A Look Back at Virtual Reality in 2019

A slightly comprehensive list of virtual reality highlights in 2019.

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2019 was the year of virtual reality books. Augmented Human, Marketing New Realities, and The History of the Future.

I joined the VR Book Club. The first book: Augmented Human by Helen Papagiannis. Papagiannis describes augmented reality as reaching through the glass and melting “into the background so that we can engage in human moments.”

Everyone says augmented reality is still five years out at least. However, Papagiannis tells us “we are well overdue to revisit what AR is and what it can become…” Combined with artificial intelligence, machine learning, and the Internet of Things, AR can start to be used today. In fact, some believe augmented reality is being overlooked. That we use it today more than we know.

In 2019, authors started incorporating augmented reality into their books. Design Thinking and STEM consultant, Amanda Fox, releasedTeaching Land. Teaching Land incorporates augmented reality to engage her readers beyond the text of the book. Also this year, Charlie Fink, author, XR consultant, and Speaker, published Convergence How The World Will Be Painted With Data. Scan his book with your phone to watch Fink come to life.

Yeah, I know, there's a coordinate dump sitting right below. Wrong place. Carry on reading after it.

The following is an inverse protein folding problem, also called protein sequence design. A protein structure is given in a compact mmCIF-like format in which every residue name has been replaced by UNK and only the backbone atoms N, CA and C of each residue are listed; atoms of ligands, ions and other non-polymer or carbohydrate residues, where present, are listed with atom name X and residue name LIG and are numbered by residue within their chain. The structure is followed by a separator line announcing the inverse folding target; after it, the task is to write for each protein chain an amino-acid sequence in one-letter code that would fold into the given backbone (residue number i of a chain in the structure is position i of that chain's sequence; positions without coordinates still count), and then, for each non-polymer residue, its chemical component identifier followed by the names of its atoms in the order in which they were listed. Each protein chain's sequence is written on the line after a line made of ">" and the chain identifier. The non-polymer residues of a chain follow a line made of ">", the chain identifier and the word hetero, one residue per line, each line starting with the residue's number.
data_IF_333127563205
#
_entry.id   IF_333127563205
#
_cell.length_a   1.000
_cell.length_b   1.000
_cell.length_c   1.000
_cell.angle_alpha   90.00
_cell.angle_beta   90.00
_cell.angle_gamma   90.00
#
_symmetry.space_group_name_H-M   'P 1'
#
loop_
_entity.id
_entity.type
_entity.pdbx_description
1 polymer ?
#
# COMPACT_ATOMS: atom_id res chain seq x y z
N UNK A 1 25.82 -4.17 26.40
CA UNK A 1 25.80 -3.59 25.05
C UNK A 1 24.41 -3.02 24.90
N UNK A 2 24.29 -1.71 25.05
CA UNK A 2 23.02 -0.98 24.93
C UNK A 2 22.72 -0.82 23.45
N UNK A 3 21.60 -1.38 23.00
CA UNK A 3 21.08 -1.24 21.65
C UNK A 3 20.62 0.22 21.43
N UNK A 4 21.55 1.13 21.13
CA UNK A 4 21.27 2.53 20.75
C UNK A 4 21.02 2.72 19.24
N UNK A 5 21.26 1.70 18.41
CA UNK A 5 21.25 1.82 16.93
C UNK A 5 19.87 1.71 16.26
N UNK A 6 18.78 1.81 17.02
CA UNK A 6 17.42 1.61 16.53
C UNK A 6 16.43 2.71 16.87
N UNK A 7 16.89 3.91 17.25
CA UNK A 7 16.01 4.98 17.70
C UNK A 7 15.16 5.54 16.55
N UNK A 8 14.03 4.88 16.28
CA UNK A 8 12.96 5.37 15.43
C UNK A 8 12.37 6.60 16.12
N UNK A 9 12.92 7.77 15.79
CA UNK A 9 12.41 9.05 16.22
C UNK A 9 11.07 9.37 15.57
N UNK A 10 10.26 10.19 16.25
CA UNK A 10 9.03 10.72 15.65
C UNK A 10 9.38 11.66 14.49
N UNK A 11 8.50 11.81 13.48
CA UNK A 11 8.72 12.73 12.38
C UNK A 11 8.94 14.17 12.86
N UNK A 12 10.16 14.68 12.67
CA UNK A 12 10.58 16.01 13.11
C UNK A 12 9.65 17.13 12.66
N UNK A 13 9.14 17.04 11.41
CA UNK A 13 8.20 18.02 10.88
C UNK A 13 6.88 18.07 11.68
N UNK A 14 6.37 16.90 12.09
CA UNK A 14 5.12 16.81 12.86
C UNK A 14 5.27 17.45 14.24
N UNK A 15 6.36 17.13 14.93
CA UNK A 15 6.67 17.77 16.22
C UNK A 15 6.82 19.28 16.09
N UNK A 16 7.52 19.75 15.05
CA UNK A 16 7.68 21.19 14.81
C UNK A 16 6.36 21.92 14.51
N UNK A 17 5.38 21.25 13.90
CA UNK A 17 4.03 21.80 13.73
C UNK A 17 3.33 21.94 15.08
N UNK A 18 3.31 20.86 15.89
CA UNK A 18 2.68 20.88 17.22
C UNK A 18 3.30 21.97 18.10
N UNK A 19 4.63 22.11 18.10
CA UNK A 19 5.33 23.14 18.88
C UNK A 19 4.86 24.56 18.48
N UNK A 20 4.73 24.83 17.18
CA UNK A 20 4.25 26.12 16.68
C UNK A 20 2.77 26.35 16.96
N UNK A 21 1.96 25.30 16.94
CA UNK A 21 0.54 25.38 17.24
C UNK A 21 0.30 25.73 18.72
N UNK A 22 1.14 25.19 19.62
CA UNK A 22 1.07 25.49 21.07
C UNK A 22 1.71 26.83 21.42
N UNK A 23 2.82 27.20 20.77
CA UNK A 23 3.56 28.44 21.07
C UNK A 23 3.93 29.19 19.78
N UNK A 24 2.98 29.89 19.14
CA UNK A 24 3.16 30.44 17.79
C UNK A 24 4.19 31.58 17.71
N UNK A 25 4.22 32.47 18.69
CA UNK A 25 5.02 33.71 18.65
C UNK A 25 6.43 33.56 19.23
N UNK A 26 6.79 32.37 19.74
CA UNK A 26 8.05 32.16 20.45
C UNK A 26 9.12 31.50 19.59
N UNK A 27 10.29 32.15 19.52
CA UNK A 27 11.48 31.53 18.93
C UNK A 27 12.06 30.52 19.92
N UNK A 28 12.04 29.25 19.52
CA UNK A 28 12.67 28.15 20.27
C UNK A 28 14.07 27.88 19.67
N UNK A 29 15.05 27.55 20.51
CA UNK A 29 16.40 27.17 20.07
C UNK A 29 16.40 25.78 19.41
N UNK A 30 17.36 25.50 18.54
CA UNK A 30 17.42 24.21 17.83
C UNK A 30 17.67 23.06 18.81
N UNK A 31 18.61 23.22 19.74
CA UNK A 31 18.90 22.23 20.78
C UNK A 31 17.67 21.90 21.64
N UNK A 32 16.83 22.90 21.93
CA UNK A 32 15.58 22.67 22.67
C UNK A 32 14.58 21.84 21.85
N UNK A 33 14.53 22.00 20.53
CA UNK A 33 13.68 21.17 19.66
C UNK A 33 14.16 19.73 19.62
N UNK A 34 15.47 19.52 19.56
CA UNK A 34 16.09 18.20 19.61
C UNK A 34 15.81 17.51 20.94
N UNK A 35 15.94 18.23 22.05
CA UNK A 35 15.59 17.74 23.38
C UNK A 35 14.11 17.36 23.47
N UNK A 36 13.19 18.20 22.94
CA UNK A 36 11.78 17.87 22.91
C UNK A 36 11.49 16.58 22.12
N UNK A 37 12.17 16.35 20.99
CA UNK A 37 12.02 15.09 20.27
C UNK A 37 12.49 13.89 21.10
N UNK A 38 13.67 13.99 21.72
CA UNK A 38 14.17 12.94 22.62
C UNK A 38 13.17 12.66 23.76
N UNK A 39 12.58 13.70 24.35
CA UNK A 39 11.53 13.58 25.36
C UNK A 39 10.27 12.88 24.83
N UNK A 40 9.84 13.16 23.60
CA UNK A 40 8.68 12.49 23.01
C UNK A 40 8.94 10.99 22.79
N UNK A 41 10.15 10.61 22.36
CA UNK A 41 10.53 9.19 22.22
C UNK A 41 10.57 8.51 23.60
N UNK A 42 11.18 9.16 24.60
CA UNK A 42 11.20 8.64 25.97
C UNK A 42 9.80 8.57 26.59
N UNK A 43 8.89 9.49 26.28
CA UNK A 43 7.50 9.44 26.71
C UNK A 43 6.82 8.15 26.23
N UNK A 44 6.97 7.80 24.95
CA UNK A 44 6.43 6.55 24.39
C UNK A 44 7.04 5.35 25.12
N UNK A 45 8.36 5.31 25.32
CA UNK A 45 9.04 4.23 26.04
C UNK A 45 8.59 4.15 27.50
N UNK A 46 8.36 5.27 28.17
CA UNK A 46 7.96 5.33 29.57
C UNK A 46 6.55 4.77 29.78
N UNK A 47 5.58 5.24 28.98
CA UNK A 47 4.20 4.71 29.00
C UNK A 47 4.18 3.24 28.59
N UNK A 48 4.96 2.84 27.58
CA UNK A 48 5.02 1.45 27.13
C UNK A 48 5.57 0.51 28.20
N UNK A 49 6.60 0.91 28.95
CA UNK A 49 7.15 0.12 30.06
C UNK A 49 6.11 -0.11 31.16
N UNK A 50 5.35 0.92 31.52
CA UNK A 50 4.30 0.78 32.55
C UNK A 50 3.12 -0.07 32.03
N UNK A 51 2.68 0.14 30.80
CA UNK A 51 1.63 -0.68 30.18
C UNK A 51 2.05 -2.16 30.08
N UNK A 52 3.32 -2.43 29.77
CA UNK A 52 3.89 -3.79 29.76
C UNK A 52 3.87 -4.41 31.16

Virtual reality podcasts are popping up everywhere! I talked about a few of my favorite episodes about virtual reality earlier this year. Since then, more channels have appeared dedicated to the subject of immersive technology.

In no particular order, here are some of the top podcasts about virtual reality.

See an awesome VR podcast I missed? Let me know in the comments!


The Lion King remake grossed nearly $1.7 Billion dollars was directed and filmed in virtual reality.

To access the set the crew wore virtual reality headgear, which brought them into whatever location and scene the production was shooting that day, be it Pride Rock, elephant graveyards, or the African savannah. Each “set” was a 360 degree virtual reality space, similar to a video game in which you can have your character walk around freely. Every crew member was represented in the VR set by an avatar (EW describes them looking like “humanoid ball things”). Favreau was represented by a blue avatar. The technology included a hand controller that allowed each user to walk around the space, but mobility on the VR set could defy gravity. Favreau, for instance, could float in the sky and look down at a setting like Pride Rock.